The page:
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Favorite Vietnamese Dishes? And Why?

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I have to confess I've never had Vietnamese food, but am open to trying things, just need guidance.

What is the best dish? what is your favorite? What do I have to try?

What is their food like? Is it spicy?

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Food is spicy as you like it and from my experience is a lot simpler than Thai but a lot more "earthy" i.e. like village Thai food, all the bits you'd rather not see.

One of my favourites is pho bo (pronounced four boar with silent r's) which is a noodle soup with beef although chicken and even seafood options are available. A similar soup is bun bo Hue, Hue style noodle soup. Both of these soups you add your own condiments of chilli pastes, chillies, bean sprouts, leaves etc etc. Quite a lot of dishes are served up with rice pancakes and an array of various leaves to the point that I sometimes think I've gone herbivore.

From my experience they don't have many named dishes, the menu just describes what's in the dish and how it's cooked : gà xào ớt (chicken fried (sauted) with chilli). However sometimes the English translations stretch the imagination, as with Thai restaurants, for example "Camel breasts", "Pigs uterus".

But all in all, if you like Thai food you'd like Vietnamese.

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Agree that Pho is probably one of the best dishes out there, if (and that is a big IF) the broth is done well.

I also like Bo La Lot, minced beef wrapped in a herb from the North and grilled.

Like my wife, who is from Ha Noi, I will travel far for good Bun Cha (noodles, pork and herbs) in the North as well as good Ban Xeo (pancake) in the South.

We both like our food spice and in this regard Vietnamese cuisine falls far short of Thai or even Cambodian food; especially Northern Vietnamese food tends to be bland. However, chillies and fish sauce are always served on the side to liven things up.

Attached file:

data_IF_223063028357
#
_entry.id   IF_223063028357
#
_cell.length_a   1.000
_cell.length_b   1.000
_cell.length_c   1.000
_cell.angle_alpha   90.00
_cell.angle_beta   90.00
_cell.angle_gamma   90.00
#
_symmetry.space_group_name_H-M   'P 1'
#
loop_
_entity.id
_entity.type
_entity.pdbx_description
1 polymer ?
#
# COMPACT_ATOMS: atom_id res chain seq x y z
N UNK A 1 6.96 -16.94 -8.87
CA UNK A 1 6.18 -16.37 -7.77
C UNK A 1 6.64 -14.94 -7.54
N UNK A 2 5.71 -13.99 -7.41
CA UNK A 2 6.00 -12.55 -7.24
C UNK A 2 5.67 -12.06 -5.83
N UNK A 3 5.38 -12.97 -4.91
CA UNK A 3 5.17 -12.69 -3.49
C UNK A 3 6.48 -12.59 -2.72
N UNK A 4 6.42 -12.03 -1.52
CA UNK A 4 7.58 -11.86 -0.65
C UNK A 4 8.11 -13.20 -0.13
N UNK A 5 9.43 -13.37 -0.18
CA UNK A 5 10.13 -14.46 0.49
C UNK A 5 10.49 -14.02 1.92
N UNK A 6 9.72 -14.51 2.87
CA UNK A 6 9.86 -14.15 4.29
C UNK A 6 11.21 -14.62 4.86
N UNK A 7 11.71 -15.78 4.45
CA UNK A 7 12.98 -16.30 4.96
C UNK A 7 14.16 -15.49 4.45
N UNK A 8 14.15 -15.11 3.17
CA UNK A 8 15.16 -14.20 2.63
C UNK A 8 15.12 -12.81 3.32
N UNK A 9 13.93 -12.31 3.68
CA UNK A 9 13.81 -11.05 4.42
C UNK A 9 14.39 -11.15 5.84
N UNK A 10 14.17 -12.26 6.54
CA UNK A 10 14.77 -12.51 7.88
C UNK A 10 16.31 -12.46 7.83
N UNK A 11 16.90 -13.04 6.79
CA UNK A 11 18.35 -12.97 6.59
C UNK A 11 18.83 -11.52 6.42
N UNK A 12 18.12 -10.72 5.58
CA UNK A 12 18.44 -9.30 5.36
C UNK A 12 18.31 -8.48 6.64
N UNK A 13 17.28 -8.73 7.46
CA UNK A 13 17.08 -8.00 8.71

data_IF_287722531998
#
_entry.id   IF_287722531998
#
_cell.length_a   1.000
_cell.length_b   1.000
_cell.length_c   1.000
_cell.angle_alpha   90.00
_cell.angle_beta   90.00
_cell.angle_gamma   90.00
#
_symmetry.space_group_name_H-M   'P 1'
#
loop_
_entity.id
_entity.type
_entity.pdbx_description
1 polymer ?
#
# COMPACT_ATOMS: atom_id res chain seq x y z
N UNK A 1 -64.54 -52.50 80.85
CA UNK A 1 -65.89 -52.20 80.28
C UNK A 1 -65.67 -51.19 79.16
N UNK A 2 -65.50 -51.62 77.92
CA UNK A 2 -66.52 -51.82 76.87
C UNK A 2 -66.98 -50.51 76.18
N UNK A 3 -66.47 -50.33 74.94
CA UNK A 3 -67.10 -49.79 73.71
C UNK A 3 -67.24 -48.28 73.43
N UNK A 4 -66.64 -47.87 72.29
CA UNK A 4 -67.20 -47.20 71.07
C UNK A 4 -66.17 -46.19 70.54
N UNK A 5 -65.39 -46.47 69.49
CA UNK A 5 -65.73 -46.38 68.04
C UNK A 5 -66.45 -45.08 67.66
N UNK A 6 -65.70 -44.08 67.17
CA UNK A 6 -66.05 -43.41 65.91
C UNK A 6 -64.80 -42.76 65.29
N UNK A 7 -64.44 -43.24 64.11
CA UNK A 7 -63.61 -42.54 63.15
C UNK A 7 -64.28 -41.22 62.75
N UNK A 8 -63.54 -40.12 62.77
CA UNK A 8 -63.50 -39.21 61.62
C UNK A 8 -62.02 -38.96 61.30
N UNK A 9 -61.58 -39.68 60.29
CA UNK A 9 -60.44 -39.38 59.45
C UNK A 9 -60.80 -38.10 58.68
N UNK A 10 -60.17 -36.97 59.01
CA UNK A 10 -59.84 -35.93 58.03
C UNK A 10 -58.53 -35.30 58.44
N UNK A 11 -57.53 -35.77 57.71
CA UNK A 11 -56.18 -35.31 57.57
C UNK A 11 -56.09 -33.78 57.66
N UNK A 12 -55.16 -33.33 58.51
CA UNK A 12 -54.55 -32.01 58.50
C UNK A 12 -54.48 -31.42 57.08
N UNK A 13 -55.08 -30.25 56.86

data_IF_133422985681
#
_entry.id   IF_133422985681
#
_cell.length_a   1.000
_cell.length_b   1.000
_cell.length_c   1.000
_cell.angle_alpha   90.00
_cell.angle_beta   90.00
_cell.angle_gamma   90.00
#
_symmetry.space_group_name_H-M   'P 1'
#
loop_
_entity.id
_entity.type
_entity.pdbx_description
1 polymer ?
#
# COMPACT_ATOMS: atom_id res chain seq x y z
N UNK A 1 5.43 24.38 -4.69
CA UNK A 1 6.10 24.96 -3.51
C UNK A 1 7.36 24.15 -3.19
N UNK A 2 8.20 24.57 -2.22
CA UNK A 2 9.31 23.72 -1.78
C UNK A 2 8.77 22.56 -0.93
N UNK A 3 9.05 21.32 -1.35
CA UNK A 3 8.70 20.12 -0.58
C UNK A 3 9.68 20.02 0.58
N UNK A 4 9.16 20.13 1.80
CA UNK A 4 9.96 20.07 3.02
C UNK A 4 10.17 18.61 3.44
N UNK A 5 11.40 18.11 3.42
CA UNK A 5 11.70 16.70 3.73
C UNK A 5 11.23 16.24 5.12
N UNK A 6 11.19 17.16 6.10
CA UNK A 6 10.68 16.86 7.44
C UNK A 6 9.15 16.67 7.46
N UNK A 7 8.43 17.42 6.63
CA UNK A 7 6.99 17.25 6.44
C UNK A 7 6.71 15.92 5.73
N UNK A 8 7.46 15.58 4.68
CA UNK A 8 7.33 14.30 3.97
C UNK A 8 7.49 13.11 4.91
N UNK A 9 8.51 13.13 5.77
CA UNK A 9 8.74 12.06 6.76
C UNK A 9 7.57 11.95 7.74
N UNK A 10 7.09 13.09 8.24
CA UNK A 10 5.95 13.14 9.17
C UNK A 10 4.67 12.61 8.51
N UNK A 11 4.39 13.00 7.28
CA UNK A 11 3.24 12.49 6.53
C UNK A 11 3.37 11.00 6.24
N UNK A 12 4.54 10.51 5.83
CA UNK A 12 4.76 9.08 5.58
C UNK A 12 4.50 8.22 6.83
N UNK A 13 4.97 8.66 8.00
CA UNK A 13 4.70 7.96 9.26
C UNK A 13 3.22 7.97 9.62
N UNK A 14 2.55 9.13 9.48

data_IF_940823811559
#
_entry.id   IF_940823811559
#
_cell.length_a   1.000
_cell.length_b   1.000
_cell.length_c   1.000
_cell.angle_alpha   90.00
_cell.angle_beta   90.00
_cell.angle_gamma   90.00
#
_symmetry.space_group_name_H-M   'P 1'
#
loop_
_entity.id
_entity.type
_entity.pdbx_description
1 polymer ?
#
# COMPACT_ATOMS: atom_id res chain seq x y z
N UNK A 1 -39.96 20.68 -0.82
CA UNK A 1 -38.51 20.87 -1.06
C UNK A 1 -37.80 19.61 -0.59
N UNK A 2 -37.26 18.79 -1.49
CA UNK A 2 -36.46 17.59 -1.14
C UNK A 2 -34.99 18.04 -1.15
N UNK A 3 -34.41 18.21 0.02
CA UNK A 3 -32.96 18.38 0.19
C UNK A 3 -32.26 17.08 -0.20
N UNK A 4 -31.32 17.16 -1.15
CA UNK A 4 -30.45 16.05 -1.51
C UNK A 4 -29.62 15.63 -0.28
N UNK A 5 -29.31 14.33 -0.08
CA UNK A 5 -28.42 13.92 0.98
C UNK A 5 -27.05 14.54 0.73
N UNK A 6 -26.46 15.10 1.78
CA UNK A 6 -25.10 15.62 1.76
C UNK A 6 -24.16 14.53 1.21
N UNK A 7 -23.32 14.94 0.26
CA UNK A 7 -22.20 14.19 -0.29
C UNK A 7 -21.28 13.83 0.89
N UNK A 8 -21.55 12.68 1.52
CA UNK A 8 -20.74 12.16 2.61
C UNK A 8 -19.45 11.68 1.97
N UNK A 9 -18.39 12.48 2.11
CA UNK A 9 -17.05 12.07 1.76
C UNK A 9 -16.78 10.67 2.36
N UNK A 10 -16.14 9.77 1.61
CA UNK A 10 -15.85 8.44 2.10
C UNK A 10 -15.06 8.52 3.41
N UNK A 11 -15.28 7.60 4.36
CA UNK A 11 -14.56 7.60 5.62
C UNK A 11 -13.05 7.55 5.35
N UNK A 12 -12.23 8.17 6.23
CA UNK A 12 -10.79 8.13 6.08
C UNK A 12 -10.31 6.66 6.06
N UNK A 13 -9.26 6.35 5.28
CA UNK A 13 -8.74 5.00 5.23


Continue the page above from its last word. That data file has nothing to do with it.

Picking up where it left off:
My 2 favorite things in Vietnamese cooking? Fish sauce (does not compare with its Thai counterpart) and the copious amounts of herbs served with many dishes, though the latter do require a de-worming tablet every 6 months. :)

Overall, it is pretty good food and generally healthy as it incorporates plenty of veggies, herbs, seafood, and fish.

Having said that, every-day meals eaten at home have little in common with restaurant food and are not always easy for a "Westener". My whole family loves chicken feet and I still do not see the point :D

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though the latter do require a de-worming tablet every 6 months. :)

yes I have met Mr Ascaris once, a "pleasure" not ot be repeated.

Overall, it is pretty good food and generally healthy as it incorporates plenty of veggies, herbs, seafood, and fish.

Having said that, every-day meals eaten at home have little in common with restaurant food and are not always easy for a "Westener". My whole family loves chicken feet and I still do not see the point :D

I've had the head and the feet bob up in a pot of Thai tom yam so that doesn't bother me but yes, for those who come to S. E. Asia looking for that "comfort" factor I would advise them to stay in Thailand. Viet Nam is Asia.

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Vietnamese was my first "real" Asian food.

The flavors of things like coriander and lemongrass left me absolutely stunned.

What we had, and still my favorites:

Vietnamese cold rolls

Hot and sour combination soup

Vietnamese roast pork with rice noodle salad.

180px-Summer_roll.jpg

180px-Canhchua2.jpg

Edited by sceadugenga

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From Wikipedia:

Vietnamese cuisine: fish sauce, soy sauce, rice, fresh herbs, fruits and vegetables are commonly used. Vietnamese recipes use a diverse range of herbs, including lemongrass, mint, Vietnamese mint, long coriander and Thai basil leaves.

The Vietnamese also have a number of vegetarian dishes, influenced by Buddhist values.The most common meats used in Vietnamese cuisine are pork, chicken, shrimp, and various kinds of seafood. Beef is used less commonly, save for pho, bun bo Hue, thit bo xao rau muong, canh bo xao... Duck and goat are used.

Three regions

Vietnamese cuisine can be basically divided into three categories, each pertaining to a specific region. With northern Vietnam being the cradle of Vietnamese civilization, many of Vietnam's most notable dishes (such as phở and bánh cuốn) have their birthplace in the North.The North's cuisine is more traditional and less diverse in choosing spices and ingredients.